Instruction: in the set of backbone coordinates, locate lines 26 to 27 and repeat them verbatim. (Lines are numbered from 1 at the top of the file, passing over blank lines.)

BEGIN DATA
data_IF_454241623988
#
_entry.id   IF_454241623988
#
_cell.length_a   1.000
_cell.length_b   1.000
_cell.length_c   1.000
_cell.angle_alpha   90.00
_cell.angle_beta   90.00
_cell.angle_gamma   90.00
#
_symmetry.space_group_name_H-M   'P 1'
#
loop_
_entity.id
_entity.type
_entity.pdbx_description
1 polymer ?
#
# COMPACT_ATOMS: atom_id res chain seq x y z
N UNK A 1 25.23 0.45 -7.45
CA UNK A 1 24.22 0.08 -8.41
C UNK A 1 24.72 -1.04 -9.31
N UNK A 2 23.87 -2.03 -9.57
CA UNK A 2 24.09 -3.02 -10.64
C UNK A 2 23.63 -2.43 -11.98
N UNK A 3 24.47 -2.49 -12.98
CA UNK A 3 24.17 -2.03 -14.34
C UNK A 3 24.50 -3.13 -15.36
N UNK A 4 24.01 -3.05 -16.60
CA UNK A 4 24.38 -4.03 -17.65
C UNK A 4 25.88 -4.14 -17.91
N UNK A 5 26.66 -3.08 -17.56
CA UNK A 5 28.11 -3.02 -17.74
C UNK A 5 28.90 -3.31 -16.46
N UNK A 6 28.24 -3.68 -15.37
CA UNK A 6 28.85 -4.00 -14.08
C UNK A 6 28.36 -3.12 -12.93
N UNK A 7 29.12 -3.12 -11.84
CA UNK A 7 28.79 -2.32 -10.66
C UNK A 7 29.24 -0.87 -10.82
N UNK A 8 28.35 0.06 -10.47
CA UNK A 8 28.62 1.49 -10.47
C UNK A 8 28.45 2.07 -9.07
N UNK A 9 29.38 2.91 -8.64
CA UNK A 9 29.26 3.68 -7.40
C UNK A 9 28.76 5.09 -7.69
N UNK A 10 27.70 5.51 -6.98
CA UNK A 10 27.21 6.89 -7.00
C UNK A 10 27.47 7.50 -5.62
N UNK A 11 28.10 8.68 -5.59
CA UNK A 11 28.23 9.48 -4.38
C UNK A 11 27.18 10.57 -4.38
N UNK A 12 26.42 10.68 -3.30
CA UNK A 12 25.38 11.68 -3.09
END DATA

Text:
C UNK A 2 23.63 -2.43 -11.98
N UNK A 3 24.47 -2.49 -12.98